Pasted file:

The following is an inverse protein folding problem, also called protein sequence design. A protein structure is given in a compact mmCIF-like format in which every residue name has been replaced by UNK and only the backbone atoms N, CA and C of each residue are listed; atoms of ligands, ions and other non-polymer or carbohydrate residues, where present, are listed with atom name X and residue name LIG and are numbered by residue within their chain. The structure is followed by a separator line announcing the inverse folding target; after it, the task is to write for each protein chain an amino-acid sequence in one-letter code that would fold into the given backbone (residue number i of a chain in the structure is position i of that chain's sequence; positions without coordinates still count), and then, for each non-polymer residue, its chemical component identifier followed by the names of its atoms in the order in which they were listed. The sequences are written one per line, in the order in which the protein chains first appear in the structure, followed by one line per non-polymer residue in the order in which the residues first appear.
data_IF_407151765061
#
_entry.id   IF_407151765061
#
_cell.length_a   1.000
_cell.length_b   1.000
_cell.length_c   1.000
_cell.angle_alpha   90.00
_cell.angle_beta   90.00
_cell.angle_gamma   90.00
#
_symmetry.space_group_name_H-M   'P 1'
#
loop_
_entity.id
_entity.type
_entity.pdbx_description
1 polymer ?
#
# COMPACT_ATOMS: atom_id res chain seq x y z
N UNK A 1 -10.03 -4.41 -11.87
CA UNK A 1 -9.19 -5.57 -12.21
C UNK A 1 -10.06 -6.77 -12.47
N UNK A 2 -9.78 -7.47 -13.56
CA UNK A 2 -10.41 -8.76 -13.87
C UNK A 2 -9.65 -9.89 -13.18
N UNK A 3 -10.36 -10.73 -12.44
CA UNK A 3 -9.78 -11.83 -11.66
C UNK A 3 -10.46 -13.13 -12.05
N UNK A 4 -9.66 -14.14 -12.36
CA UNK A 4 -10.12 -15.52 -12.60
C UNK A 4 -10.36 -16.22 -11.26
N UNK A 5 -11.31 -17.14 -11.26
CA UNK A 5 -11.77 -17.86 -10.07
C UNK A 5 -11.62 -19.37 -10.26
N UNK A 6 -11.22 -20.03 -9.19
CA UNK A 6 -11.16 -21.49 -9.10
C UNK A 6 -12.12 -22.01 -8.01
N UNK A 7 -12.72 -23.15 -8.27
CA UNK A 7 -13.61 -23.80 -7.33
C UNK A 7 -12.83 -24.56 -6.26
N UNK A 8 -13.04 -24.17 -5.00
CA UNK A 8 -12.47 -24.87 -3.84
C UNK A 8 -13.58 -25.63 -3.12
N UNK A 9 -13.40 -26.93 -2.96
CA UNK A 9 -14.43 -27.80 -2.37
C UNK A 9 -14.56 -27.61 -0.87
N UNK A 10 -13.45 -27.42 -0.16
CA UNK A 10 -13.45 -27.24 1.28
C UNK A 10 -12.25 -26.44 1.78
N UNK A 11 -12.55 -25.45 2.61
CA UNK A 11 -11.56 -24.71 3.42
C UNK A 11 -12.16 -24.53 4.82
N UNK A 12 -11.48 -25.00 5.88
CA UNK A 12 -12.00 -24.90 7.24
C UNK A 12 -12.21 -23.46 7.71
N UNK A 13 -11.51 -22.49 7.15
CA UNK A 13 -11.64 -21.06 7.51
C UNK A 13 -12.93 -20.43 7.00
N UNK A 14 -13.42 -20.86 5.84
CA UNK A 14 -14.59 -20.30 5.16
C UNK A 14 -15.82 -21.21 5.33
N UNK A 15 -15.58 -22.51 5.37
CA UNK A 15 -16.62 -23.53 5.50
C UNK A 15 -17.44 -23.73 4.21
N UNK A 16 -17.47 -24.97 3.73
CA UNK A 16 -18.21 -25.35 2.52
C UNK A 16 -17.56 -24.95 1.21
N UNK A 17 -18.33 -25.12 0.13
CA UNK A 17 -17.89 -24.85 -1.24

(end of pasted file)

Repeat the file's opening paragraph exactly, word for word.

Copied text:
The following is an inverse protein folding problem, also called protein sequence design. A protein structure is given in a compact mmCIF-like format in which every residue name has been replaced by UNK and only the backbone atoms N, CA and C of each residue are listed; atoms of ligands, ions and other non-polymer or carbohydrate residues, where present, are listed with atom name X and residue name LIG and are numbered by residue within their chain. The structure is followed by a separator line announcing the inverse folding target; after it, the task is to write for each protein chain an amino-acid sequence in one-letter code that would fold into the given backbone (residue number i of a chain in the structure is position i of that chain's sequence; positions without coordinates still count), and then, for each non-polymer residue, its chemical component identifier followed by the names of its atoms in the order in which they were listed. The sequences are written one per line, in the order in which the protein chains first appear in the structure, followed by one line per non-polymer residue in the order in which the residues first appear.